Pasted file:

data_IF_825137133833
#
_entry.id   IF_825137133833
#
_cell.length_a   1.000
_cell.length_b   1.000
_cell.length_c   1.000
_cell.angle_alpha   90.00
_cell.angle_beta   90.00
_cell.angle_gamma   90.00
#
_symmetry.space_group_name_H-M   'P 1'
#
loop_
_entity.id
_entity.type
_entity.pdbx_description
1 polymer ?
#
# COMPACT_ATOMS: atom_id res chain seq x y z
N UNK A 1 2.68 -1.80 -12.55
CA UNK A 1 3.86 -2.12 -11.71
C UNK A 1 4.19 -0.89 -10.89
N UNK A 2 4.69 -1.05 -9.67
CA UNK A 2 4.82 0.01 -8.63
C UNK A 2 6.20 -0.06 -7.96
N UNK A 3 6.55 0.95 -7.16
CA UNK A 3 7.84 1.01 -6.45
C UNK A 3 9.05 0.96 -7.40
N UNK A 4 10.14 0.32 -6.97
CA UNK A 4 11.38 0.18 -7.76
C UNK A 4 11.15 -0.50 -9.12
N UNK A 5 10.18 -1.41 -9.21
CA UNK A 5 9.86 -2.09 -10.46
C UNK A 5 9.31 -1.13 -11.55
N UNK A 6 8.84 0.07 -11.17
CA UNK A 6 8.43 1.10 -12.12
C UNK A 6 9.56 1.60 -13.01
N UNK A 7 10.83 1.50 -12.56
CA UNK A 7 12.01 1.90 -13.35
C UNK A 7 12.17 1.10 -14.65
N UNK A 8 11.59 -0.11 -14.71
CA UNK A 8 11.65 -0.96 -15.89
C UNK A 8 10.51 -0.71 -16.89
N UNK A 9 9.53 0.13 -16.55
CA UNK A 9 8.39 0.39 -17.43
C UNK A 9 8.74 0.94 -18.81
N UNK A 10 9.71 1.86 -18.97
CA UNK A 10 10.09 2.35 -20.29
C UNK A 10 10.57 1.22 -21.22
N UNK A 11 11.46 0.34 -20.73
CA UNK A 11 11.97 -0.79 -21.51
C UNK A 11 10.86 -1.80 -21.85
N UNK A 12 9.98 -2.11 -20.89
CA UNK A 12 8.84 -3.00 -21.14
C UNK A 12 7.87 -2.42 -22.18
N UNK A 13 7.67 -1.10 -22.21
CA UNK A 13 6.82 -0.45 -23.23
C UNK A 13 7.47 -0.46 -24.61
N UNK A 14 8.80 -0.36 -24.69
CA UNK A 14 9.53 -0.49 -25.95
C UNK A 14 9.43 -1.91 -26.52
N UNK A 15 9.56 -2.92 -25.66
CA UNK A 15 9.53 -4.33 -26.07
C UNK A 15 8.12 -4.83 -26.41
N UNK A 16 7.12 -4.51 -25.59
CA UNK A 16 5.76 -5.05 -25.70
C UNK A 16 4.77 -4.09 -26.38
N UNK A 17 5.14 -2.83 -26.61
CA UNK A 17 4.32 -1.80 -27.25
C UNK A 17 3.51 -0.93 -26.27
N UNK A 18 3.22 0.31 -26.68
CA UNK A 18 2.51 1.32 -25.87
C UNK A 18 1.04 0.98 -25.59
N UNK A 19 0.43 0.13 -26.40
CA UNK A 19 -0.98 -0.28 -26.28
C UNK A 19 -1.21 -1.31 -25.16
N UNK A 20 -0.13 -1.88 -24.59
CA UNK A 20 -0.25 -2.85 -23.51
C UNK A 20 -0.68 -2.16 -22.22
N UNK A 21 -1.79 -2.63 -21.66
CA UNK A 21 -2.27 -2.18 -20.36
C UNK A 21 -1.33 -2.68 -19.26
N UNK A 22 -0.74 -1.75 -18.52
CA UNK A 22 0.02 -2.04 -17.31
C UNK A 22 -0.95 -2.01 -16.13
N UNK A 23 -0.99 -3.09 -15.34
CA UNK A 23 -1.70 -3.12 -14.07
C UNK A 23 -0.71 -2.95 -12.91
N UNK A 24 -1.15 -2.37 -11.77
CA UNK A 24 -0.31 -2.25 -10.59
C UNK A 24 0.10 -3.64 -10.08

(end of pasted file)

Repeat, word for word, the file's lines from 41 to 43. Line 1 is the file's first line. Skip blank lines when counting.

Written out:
C UNK A 7 12.17 1.10 -14.65
N UNK A 8 11.59 -0.11 -14.71
CA UNK A 8 11.65 -0.96 -15.89